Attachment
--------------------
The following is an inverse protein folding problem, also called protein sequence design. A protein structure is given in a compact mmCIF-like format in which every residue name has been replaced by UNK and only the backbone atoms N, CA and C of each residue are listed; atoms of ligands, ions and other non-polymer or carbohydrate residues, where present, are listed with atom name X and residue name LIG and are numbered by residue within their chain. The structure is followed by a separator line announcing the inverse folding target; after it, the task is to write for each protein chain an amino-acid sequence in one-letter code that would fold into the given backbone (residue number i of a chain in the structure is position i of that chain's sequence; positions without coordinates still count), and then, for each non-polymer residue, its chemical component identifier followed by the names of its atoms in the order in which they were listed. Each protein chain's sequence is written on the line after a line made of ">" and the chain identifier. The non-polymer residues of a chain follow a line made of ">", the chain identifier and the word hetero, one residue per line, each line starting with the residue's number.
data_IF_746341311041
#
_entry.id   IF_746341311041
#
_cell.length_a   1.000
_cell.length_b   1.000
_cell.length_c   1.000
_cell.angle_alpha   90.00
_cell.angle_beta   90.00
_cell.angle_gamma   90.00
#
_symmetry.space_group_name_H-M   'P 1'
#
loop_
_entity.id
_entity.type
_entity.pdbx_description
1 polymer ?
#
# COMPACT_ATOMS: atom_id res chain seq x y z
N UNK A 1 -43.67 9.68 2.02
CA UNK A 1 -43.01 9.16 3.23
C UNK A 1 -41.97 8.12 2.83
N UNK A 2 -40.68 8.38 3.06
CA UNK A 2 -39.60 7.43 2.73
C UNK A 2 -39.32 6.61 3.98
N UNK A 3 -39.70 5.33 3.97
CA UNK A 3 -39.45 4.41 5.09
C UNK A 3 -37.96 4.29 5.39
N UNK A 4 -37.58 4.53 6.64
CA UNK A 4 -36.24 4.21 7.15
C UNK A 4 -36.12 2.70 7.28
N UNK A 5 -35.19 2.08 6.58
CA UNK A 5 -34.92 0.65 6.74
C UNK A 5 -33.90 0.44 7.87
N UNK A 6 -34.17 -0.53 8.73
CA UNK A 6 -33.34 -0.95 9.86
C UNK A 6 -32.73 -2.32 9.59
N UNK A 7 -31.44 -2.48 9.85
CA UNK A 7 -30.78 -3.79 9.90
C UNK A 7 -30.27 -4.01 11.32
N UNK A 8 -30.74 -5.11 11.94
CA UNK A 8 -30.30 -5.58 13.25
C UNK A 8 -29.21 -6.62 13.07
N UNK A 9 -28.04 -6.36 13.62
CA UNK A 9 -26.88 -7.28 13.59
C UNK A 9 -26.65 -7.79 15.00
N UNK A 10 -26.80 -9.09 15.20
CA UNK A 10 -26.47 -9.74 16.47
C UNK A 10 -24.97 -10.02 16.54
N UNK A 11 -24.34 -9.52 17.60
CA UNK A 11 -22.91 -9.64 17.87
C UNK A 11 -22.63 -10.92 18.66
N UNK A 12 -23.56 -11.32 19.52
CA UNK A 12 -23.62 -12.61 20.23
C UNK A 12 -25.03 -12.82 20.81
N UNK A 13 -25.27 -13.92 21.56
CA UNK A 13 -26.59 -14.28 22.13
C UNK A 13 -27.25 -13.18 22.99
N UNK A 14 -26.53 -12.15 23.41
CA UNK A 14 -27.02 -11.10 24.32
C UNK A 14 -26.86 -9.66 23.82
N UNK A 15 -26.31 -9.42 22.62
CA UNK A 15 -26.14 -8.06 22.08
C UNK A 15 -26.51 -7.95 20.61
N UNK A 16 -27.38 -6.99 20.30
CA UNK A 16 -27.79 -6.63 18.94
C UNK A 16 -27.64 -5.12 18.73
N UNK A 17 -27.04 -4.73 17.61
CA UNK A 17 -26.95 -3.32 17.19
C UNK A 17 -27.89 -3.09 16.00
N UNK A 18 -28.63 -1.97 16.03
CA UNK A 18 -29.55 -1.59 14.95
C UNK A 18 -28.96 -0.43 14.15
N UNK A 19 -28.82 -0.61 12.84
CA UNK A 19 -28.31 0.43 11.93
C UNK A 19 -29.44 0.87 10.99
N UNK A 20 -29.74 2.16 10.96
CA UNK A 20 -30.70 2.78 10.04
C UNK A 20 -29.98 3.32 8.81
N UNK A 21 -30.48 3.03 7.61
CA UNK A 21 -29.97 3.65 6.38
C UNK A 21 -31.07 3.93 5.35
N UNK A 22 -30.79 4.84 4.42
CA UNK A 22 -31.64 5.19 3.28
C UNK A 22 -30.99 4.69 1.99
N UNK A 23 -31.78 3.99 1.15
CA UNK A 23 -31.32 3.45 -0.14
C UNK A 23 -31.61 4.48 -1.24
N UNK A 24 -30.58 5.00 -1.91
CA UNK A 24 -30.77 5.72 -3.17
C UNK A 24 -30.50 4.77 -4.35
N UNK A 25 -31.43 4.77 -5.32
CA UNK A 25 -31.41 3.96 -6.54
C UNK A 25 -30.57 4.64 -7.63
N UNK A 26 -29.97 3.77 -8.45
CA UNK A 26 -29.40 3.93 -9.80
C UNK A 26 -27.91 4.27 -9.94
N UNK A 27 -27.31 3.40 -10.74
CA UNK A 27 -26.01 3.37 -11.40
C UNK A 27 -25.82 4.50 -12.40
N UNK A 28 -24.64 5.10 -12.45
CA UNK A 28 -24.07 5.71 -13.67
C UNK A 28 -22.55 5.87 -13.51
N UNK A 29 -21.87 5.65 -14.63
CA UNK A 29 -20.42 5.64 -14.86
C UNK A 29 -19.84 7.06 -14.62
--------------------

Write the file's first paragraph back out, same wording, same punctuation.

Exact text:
The following is an inverse protein folding problem, also called protein sequence design. A protein structure is given in a compact mmCIF-like format in which every residue name has been replaced by UNK and only the backbone atoms N, CA and C of each residue are listed; atoms of ligands, ions and other non-polymer or carbohydrate residues, where present, are listed with atom name X and residue name LIG and are numbered by residue within their chain. The structure is followed by a separator line announcing the inverse folding target; after it, the task is to write for each protein chain an amino-acid sequence in one-letter code that would fold into the given backbone (residue number i of a chain in the structure is position i of that chain's sequence; positions without coordinates still count), and then, for each non-polymer residue, its chemical component identifier followed by the names of its atoms in the order in which they were listed. Each protein chain's sequence is written on the line after a line made of ">" and the chain identifier. The non-polymer residues of a chain follow a line made of ">", the chain identifier and the word hetero, one residue per line, each line starting with the residue's number.